You can take your BMI, fold it until it’s all sharp corners…

This flickr set is one of the best things I’ve seen in a long time. It does a good job of illustrating the amazing, beautiful variation of the human form. And, in my opinion, also illustrating why the BMI is just a marketing tool for gastric bypass programs. Which can kill you a lot quicker than diabetes and a heart condition can.

Illustrated BMI categories

7 Replies to “You can take your BMI, fold it until it’s all sharp corners…”

  1. The BMI is shit. According to it, I’ll hit “normal” at the same weight where I stopped having my period due to starvation when I was homeless and eating 3 meals a week.

  2. What he would be is “morbidly obese”, as in “fat enough to die from it. Why? Because BMI doesn’t take muscle mass or skeletal structure into account at ALL. I’ve been “morbidly obese” for a long time. And yet, every year I do a 3 day charity bike ride, which I train for all spring and summer. And I started running last month, in anticipation of competing in my first triathlon. And I live a very healthy, active lifestyle. To the point that my doctor has frequently mentioned that I’m one of the healthiest patients he has ever had.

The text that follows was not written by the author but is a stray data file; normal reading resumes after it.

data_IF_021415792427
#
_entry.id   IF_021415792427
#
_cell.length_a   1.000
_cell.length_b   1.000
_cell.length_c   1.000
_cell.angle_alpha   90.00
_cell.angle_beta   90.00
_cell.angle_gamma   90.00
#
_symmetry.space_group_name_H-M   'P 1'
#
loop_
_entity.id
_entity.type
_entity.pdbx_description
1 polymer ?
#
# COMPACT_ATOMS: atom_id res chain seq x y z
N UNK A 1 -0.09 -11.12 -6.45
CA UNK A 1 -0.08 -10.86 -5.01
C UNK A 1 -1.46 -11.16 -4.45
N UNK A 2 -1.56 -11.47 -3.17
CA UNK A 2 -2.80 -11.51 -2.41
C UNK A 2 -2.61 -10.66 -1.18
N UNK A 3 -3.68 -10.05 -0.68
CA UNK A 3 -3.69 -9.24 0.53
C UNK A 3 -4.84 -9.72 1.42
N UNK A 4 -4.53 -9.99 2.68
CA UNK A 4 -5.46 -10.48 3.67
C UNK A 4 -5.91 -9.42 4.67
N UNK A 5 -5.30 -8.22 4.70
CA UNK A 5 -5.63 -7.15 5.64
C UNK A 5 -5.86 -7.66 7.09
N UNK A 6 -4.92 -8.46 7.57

Yup, just about to keel over dead from being fat. That’s me. đŸ˜›

  3. Which can kill you a lot quicker than diabetes and a heart condition can.
    *nod nod nod* My friend who had gastric bypass has had an AMAZING array of health problems as a result. Lots of scary stuff. And guess what? She gained more than 30 pounds of her weight back. Why? Because even if most weight loss surgery programs require some kind of counseling before you do it, it certainly isn’t enough to solve all of the emotional problems that went into being that overweight in the first place. And by forcing the body to the lose the weight without requiring slow, learned behavior change, and by having the weight come off so fast that the person can barely adjust mentally, it makes it VERY easy for the weight to just come right back. (The statistics on people who get gastric bypass and then gain back all of their weight, effectively stretching out their nonexistent “stomach” are frightening.)

  4. Yeah, I just keep off the scale altogether. When I was in the hospital they tried to weigh me once a month but I always refused. Sometimes it would cause me to get in trouble with the staff.
    “Get on the scale.”
    “What do you mean “no?”
    “I mean NO.”
    “Are you a patient at this hospital?”
    “Yes, and I’m here voluntarily which means I can refuse cetain aspects of my treatment.”
    Every month the same damned thing. I’m so glad I’m out of there.

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